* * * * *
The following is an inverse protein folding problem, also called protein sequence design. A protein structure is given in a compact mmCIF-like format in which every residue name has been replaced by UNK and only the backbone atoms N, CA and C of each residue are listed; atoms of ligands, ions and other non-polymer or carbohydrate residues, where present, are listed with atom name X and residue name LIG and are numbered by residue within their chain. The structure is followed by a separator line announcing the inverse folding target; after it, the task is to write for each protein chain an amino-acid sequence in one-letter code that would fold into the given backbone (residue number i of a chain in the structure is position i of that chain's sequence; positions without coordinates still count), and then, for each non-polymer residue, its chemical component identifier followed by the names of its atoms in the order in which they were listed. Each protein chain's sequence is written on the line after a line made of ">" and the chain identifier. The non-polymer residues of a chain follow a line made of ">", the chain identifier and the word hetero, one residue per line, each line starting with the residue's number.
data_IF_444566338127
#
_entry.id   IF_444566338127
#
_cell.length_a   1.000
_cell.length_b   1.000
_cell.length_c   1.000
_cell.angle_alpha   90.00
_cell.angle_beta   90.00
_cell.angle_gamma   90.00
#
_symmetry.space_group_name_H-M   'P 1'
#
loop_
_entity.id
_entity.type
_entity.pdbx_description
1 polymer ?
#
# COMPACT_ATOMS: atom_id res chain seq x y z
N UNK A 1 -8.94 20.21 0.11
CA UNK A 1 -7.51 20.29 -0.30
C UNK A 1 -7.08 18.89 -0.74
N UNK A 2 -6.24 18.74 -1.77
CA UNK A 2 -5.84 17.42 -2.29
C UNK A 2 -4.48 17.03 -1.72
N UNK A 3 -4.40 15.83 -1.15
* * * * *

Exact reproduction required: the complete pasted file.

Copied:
The following is an inverse protein folding problem, also called protein sequence design. A protein structure is given in a compact mmCIF-like format in which every residue name has been replaced by UNK and only the backbone atoms N, CA and C of each residue are listed; atoms of ligands, ions and other non-polymer or carbohydrate residues, where present, are listed with atom name X and residue name LIG and are numbered by residue within their chain. The structure is followed by a separator line announcing the inverse folding target; after it, the task is to write for each protein chain an amino-acid sequence in one-letter code that would fold into the given backbone (residue number i of a chain in the structure is position i of that chain's sequence; positions without coordinates still count), and then, for each non-polymer residue, its chemical component identifier followed by the names of its atoms in the order in which they were listed. Each protein chain's sequence is written on the line after a line made of ">" and the chain identifier. The non-polymer residues of a chain follow a line made of ">", the chain identifier and the word hetero, one residue per line, each line starting with the residue's number.
data_IF_444566338127
#
_entry.id   IF_444566338127
#
_cell.length_a   1.000
_cell.length_b   1.000
_cell.length_c   1.000
_cell.angle_alpha   90.00
_cell.angle_beta   90.00
_cell.angle_gamma   90.00
#
_symmetry.space_group_name_H-M   'P 1'
#
loop_
_entity.id
_entity.type
_entity.pdbx_description
1 polymer ?
#
# COMPACT_ATOMS: atom_id res chain seq x y z
N UNK A 1 -8.94 20.21 0.11
CA UNK A 1 -7.51 20.29 -0.30
C UNK A 1 -7.08 18.89 -0.74
N UNK A 2 -6.24 18.74 -1.77
CA UNK A 2 -5.84 17.42 -2.29
C UNK A 2 -4.48 17.03 -1.72
N UNK A 3 -4.40 15.83 -1.15